Despite White House Promises, Coronavirus Retail Testing Sites Remain Few In African American Communities

Despite White House Promises, Coronavirus Retail Testing Sites Remain Few In African American Communities

Only eight of 63 proposed sites are in African American areas

Published April 29th

Written by Madison J. Gray

Last month the Trump Administration announced a partnership with Walgreens, Walmart, Target and CVS to have some of their store parking lots become available as testing sites for coronavirus. Walgreens and CVS confirmed that the “most vulnerable” citizens would be served as the testing rolled out.

Now, we see the intention did not become the reality as African American communities have seemingly been left behind in the retail coronavirus testing program, an outreach promised by the White House, according to an investigative report from Vox.com.

Testing sites were supposed to be launched nationwide and widely available by April 16, but Vox’s reporting reveals that only 17 have actually opened. 

Of the 63 retail testing sites that were supposed to have opened only eight are slated to be located in predominantly African American communities. According to preliminary data from the Centers for Disease Control and Prevention, Black people currently make up 30 percent of coronavirus cases.

“On the West Side of Chicago, the demand for testing is very high, and the supply is very minimal — that’s the problem,” Illinois State Rep. LaShawn K. Ford, who is also a board member of Chicago’s Loretto Hospital and is among those frustrated with the lack of testing available in their communities, said in a press conference, according to Vox. “When we hear the governor of Illinois and the president of the United States talk about bending the curve, what we’re going to find is we really can’t talk about raw numbers when we’re not testing a large segment of our population, and that’s the Black community. There are no major test sites in the Black community.”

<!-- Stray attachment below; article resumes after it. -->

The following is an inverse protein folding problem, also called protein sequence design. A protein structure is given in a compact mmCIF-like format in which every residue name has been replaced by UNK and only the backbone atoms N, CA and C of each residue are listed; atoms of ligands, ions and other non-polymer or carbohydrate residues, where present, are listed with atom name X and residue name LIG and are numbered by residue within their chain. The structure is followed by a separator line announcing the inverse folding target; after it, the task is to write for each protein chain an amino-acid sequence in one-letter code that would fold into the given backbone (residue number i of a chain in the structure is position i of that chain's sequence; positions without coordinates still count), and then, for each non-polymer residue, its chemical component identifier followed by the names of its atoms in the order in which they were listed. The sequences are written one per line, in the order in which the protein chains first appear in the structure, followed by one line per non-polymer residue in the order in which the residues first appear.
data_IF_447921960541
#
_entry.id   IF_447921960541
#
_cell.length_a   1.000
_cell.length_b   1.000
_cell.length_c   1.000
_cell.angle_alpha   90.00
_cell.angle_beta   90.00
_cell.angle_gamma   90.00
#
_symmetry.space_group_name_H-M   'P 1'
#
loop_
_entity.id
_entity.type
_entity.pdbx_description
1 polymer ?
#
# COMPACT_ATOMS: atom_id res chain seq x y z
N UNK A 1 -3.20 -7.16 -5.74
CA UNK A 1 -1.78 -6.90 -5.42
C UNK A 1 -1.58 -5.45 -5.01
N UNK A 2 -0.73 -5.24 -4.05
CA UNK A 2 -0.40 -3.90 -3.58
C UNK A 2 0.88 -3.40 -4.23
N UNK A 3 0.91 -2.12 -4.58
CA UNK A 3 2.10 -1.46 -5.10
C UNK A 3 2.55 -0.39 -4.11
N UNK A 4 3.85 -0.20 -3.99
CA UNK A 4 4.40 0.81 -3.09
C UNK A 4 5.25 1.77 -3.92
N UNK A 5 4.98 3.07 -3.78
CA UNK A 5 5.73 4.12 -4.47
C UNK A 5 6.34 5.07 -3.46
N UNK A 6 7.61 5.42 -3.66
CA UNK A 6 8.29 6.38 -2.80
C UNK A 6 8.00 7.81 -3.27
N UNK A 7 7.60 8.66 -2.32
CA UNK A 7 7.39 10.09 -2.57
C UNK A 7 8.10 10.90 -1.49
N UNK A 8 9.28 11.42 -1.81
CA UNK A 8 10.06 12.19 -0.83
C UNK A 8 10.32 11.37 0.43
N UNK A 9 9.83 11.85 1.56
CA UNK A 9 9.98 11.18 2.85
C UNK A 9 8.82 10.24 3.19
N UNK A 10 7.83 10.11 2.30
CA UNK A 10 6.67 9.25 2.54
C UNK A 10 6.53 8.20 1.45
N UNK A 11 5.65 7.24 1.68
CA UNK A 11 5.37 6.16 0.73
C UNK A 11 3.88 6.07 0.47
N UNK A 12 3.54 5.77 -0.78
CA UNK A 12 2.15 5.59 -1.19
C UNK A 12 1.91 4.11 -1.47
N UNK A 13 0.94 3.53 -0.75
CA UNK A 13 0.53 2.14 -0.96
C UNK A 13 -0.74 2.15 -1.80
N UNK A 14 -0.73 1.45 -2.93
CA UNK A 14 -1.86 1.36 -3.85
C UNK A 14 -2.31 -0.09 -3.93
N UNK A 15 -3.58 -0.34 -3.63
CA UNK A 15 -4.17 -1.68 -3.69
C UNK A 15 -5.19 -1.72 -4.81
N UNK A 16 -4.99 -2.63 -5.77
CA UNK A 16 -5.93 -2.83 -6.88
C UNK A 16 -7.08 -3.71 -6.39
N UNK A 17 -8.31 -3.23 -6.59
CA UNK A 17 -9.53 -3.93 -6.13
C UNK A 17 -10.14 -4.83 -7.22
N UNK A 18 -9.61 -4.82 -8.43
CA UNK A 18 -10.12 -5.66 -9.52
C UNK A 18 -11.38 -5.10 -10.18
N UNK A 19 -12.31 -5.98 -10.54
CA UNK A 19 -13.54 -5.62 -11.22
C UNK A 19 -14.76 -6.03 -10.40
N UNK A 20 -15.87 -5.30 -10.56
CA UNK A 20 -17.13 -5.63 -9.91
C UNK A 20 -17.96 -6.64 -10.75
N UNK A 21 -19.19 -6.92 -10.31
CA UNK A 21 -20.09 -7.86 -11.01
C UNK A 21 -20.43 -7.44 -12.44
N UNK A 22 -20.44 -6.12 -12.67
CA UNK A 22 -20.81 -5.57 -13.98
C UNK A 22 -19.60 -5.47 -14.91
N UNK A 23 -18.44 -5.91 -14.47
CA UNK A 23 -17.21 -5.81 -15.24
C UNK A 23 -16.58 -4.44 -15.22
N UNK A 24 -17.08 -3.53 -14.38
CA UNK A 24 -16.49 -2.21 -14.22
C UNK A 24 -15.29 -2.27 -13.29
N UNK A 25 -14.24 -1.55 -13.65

Her area is 80 percent African American, but the only nearby retail testing site is in an adjacent community that is not predominantly Black.

Rutgers professor Naa Oyo A. Kwate has been critical of the White House’s plan because many retailers place their stores outside of Black neighborhoods, which creates access issues.

“Trying to respond to the pandemic by partnering with private retail sites, that doesn’t really make sense,” she told Vox, noting that in Chicago that testing places aren’t located near the city’s hardest hit communities. “If you’re on either the South Side or in a predominantly Black suburb, you have to go a really long way — you’re driving on the expressway for at least half an hour, paying tolls to get there. It’s nowhere close to where you are.”

Despite the lofty goals of the White House, in which Dr. Deborah Birx, the administration’s coronavirus response coordinator, believed and said the program could be brought “across the continent,” President Trump now says making the program more widely available is the responsibility of state leaders.

“The companies will determine that, and the governors will determine that,” said Trump. “If we’re not happy, we’ll take very strong action against a state or a governor.”

Photo Credit: John Tlumacki/The Boston Globe via Getty Images

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